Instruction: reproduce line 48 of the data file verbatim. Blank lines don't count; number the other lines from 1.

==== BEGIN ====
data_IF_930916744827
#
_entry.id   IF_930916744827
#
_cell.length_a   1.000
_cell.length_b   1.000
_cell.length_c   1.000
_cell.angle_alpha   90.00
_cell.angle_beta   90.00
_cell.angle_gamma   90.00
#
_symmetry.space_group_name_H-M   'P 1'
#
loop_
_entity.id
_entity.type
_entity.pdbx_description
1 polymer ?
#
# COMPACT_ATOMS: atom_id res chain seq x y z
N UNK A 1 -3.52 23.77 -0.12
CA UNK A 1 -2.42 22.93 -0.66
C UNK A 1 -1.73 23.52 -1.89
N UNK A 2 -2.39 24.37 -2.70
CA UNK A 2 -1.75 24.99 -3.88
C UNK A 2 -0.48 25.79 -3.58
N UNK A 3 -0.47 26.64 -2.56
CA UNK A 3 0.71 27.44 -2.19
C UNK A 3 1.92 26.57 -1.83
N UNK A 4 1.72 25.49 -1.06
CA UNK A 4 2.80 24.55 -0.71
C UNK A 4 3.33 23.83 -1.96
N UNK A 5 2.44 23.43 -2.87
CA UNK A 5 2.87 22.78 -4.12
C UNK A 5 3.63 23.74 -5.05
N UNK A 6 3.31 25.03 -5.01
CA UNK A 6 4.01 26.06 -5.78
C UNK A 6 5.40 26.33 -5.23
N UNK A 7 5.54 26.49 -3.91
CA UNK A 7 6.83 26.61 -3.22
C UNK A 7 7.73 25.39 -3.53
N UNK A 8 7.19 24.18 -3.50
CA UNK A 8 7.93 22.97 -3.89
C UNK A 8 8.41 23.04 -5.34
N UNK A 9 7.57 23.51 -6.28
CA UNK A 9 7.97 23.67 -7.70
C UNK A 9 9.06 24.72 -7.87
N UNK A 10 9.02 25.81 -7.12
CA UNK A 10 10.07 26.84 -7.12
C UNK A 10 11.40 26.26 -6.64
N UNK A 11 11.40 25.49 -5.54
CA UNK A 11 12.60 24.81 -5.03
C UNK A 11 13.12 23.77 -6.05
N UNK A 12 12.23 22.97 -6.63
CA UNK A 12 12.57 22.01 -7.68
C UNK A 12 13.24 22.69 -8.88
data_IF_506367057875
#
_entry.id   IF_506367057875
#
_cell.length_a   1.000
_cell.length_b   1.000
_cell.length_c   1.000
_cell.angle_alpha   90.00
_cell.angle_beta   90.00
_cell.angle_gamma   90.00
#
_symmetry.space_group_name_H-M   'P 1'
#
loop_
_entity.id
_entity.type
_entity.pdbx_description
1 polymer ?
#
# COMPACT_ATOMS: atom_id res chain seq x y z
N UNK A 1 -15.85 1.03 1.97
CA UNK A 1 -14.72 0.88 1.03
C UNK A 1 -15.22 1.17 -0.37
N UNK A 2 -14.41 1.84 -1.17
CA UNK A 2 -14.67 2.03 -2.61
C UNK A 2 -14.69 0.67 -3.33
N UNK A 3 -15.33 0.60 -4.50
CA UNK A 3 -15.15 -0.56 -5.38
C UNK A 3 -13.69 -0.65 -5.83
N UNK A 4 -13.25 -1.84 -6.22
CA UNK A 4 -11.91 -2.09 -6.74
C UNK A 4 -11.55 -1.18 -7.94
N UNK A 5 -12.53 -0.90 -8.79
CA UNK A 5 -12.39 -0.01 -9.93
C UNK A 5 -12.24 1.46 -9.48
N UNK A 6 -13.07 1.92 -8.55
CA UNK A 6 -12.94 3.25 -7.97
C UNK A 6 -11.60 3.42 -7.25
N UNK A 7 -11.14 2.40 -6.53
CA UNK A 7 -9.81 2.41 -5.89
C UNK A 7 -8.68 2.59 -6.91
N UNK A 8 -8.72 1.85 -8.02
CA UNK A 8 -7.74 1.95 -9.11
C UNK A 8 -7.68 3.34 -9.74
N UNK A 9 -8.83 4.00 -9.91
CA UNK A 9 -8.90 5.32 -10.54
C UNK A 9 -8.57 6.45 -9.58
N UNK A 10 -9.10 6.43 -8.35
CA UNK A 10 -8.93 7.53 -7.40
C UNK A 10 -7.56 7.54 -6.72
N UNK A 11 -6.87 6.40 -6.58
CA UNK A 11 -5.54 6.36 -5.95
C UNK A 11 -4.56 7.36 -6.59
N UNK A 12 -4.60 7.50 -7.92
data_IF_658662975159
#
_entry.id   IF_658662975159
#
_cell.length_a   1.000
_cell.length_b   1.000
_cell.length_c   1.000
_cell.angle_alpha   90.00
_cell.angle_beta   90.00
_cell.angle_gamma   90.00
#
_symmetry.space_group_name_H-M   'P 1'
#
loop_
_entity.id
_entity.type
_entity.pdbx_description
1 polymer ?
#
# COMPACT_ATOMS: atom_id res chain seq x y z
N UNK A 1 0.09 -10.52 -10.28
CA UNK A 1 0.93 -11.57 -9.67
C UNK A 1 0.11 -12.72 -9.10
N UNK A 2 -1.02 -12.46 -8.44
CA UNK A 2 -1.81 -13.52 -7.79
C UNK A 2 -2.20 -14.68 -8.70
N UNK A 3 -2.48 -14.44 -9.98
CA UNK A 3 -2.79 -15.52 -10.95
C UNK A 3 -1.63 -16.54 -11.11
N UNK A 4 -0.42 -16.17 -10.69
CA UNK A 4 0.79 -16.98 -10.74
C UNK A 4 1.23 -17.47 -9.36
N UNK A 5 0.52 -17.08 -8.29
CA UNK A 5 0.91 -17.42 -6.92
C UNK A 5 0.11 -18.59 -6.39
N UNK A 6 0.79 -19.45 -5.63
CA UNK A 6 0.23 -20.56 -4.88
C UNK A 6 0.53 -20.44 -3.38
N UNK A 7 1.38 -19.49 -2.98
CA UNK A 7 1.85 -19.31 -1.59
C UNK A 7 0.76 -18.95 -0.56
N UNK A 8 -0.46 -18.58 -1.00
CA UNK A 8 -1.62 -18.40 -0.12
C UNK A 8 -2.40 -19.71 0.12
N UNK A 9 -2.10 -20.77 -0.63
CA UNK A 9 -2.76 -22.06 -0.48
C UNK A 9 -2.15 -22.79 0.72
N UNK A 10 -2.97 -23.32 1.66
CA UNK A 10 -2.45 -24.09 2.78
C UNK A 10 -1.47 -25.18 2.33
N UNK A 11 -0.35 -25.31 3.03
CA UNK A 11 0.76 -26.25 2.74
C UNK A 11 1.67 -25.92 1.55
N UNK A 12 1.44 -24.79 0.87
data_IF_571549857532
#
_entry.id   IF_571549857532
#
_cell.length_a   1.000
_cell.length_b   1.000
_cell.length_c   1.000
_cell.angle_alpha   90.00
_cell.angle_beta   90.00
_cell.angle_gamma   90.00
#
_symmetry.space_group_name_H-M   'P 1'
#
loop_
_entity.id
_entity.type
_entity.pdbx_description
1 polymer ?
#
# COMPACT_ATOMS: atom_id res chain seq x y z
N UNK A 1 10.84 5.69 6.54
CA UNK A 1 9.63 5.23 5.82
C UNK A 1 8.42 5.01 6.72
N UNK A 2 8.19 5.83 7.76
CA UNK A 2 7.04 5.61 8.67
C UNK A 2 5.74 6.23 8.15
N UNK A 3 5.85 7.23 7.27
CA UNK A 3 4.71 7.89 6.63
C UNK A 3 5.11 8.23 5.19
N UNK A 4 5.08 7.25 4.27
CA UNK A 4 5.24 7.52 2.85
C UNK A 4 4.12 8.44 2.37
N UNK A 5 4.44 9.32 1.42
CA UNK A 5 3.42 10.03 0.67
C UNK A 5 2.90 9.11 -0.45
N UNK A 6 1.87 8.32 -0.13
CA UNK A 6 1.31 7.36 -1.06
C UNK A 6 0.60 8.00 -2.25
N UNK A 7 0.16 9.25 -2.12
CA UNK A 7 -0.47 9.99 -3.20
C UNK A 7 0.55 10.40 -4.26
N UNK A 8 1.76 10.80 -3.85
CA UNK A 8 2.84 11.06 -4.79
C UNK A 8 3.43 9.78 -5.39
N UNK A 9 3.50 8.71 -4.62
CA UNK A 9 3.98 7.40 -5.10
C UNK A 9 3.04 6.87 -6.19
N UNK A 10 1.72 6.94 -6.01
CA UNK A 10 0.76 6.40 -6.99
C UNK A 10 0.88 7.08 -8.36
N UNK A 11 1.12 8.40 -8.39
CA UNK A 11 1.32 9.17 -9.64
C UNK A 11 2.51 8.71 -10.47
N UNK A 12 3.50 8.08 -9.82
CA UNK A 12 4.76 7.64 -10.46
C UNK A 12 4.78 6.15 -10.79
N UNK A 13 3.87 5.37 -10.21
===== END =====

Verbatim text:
N UNK A 10 9.02 25.81 -7.12